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Gilmore turns spotlight on Galway in a bid for seat in East home area

Bernie Ni Fhlatharta

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Date Published: {J}

During a recent visit by the Labour leader, Eamon Gilmore to Galway, it was clear that his native county was one area where Gilmore was hoping for big performances from the likes of his sitting TD Michael D. Higgins (Galway West) and from Councillor Colm Keaveney, in Galway East.

That is probably one reason why the Labour Party annual conference has been fixed for Galway next April – with about 1,000 delegates listed to attend. Gilmore will be looking to Tuam trade union official Councillor Colm Keaveney as the most likely candidate out in that area. Keaveney was one of three elected on the first count in the Tuam area in the Local Elections, but is at the heart of one of the most keenly contested areas in Galway East.

Not alone are Fianna Fail and Fine Gael in running strongly in that northern section of Galway East centred around Tuam – with the likes of Michael Kitt TD and Paul Connaughton TD and Councillor Tom McHugh – but there is also that particular business of ‘Independent Fianna Fail,’ as I like to call it, in and around Tuam. Just a look at the top of the poll in the County Council election last June gives a flavour of the rivalry – Sean Canney (Independent) 3,273; Tom McHugh (FG) 2,845, Colm Keaveney 2,519 (Labour). All three were elected on the first count.

Tom McHugh has his own ambitions to build a Dail seat in the Tuam and north Galway area, but someone about whom there has been some speculation of late is Independent Sean Canney, a man with six years behind him in Galway County Council, an in-law of former Independent TD Paddy McHugh, and with that extraordinary 3,200 first preference vote behind him from the Local Elections.

In other words, in the Locals, Canney could call on that remarkable Paddy McHugh ("Independent Fianna Fail") protest vote and organision in the Tuam area. However, before we get carried away, let’s remember that in the Local Elections, names like FG’s Paul Connaughton TD and FF’s Michael Kitt TD, did not appear on the ballot paper!

Canney did, however, more than double his 2004 Local Elections vote and, if he stands at the next General Election, you can be sure that he will be saying that in the 2007 General Election, what happened was that a ‘Tuam seat’ (Paddy McHugh’s), went down to south Galway to Ulick Burke (FG).

He will have local ammunition in issues like the Tuam Bypass, Tuam’s awful traffic problems, the failure to give it an ambulance base and a community hospital, an IDA park empty in the town – but if the Labour vote were to be as buoyant as the opinion polls say, and Colm Keaveney could get an organisation sufficiently ‘revved-up’ in East Galway, this could be one of the great contests with names like Connaughton, Tom McHugh, Kitt, Keaveney, and, maybe, Canney stuck in the middle of it in Tuam and north Galway.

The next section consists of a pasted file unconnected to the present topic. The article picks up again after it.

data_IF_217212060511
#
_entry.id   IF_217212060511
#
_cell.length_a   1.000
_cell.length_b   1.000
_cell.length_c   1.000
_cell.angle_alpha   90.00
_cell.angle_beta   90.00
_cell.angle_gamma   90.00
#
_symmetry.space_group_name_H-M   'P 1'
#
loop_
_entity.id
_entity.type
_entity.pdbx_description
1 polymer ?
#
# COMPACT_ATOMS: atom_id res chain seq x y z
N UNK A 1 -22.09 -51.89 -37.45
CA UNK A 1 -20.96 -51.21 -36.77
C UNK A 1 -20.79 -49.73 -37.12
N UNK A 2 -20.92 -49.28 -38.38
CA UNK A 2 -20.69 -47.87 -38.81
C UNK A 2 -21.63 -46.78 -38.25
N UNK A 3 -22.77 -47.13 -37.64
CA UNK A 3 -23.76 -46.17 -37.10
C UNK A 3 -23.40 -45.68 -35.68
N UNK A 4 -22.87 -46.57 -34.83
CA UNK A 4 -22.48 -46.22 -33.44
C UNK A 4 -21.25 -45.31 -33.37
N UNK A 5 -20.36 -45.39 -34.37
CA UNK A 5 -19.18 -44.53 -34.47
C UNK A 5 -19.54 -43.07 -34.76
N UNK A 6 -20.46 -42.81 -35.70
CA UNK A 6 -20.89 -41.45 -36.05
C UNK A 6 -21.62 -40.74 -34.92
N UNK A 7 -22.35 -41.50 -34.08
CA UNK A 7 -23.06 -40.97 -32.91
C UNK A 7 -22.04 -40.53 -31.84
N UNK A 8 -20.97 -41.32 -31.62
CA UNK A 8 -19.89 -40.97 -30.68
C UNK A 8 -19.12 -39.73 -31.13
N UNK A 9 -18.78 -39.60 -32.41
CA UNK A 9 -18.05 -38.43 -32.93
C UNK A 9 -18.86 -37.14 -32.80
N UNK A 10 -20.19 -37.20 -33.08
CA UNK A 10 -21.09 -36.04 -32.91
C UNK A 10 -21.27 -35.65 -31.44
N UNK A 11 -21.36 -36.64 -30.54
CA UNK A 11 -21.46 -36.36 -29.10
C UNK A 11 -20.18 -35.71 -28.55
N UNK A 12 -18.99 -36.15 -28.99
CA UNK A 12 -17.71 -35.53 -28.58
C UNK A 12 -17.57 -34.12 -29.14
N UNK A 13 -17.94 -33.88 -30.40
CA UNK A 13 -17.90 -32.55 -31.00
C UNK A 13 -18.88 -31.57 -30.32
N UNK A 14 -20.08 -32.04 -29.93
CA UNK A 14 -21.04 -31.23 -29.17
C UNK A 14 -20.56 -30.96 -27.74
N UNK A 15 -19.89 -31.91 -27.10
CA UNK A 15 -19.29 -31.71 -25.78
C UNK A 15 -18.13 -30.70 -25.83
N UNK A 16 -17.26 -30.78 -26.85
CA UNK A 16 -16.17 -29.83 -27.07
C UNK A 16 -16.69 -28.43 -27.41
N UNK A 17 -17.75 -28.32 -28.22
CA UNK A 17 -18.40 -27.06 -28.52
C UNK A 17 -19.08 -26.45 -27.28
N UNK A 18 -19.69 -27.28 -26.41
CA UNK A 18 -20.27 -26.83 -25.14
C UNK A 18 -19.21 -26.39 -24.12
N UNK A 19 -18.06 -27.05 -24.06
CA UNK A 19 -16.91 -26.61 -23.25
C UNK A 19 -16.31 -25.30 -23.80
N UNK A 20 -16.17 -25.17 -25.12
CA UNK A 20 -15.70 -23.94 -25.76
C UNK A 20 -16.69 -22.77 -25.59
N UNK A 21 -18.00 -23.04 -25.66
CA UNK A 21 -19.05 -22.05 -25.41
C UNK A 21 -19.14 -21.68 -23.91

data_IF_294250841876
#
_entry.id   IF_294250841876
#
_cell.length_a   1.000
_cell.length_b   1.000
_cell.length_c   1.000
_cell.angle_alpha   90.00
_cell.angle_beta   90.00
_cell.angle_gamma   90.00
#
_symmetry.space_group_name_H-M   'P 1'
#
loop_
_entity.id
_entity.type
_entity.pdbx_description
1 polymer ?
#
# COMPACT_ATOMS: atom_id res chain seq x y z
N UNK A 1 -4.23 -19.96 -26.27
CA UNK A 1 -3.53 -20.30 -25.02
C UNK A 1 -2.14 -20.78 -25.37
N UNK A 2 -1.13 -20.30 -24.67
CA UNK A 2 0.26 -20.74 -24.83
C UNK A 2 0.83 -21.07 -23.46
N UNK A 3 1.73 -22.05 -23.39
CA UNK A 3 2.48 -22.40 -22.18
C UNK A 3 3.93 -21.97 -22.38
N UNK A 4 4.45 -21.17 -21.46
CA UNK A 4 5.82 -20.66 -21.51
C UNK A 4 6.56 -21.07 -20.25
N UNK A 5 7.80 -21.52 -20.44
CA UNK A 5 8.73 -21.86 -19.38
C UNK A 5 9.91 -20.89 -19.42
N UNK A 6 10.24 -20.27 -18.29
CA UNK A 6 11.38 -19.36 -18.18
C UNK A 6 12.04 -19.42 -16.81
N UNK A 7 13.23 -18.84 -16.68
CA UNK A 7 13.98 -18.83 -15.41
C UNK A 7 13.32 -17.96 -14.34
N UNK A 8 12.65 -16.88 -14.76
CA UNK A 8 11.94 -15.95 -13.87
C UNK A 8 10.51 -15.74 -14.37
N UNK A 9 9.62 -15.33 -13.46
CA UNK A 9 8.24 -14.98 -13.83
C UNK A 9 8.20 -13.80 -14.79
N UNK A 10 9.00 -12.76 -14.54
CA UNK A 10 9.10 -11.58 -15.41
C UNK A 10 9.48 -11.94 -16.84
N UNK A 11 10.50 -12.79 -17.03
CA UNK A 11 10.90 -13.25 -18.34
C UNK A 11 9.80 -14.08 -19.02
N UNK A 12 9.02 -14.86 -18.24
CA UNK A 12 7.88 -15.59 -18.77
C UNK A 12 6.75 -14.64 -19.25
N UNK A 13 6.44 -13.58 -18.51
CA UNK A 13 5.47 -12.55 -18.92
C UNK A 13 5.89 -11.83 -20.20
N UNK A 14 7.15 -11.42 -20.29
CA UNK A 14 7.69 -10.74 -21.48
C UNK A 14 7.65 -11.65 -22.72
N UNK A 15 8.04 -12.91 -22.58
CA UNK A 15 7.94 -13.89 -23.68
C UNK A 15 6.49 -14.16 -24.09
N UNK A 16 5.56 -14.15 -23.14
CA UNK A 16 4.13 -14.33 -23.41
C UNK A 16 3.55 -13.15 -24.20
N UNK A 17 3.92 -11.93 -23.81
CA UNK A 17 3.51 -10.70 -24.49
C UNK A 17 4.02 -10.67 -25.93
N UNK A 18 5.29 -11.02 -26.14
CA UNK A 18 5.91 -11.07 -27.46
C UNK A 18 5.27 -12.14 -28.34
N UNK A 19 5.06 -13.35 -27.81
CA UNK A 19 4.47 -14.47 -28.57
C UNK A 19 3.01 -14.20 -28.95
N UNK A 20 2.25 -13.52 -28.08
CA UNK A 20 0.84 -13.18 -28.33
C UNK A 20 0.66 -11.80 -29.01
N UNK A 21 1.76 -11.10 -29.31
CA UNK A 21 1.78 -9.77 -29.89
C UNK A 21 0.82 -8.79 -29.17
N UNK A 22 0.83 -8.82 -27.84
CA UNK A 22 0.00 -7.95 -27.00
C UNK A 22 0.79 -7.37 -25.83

Word from Colm Keaveney is that he has never seen such anger among the electorate. He said many are living on low incomes that had been hit already and were now likely to be hit again. Keaveney said there were people sitting inside their doors afraid to answer the phone to any number they did not recognise.

The difficult task for Keaveney is to translate that anger into votes for a Labour Party which is high in the opinion polls, but which does not have the ‘machine’ in the constituencies all over the country, to turn that potential support into votes in areas such as the East Galway so dear to the heart of Eamon Gilmore. Keaveney also has to make sure the protest does not go to ‘the other Fianna Fail,’ if Sean Canney were to stand.

TENSIONS IN THE WEST

Meanwhile, in West Galway there are internal Labour tensions over the stance which City Labour Councillor Colette Connolly took in opposition to Lisbon II. And, running in the background, is the jockeying to decide who Labour might pick to run alongside sitting TD Michael D. Higgins. That inevitably also involves the eventual successor to Michael D in what has been a Labour seat for over 20 years.

The runningmate for Higgins has become one of the major issues in Galway Labour, now that Eamon Gilmore has gone on the record as saying that Higgins will, in all likelihood, have a runningmate when the election is held. That is because Labour wants to cash-in on its popularity in the opinion polls, plus the fact that it must begin to groom a successor to TD Higgins.Meanwhile, in the latest development in that schemozzle going on in Labour in Galway City, Cllr Colette Connolly was making it quite clear when I spoke to her this week, that she was not going to be ‘pushed out of the Labour Party.’ It is quite apparent that, if a move is made against her, then the party bosses, both locally and nationally, have taken on a fighter.

The word has broken that she has received a letter from the party nationally asking her to explain her opposition to Lisbon Two and the fact that she campaigned in the Referendum against Lisbon Two, when party policy was to support Lisbon Two.

In Galway, when Eamon Gilmore was questioned about Colette Connolly campaigning against Lisbon Two, he gave the rather tart answer that he would prefer to concentrate on the hundred-plus councillors who were campaigning ‘for’ Lisbon. Asked if there would be disciplinary moves, he said the party had its own internal machinery.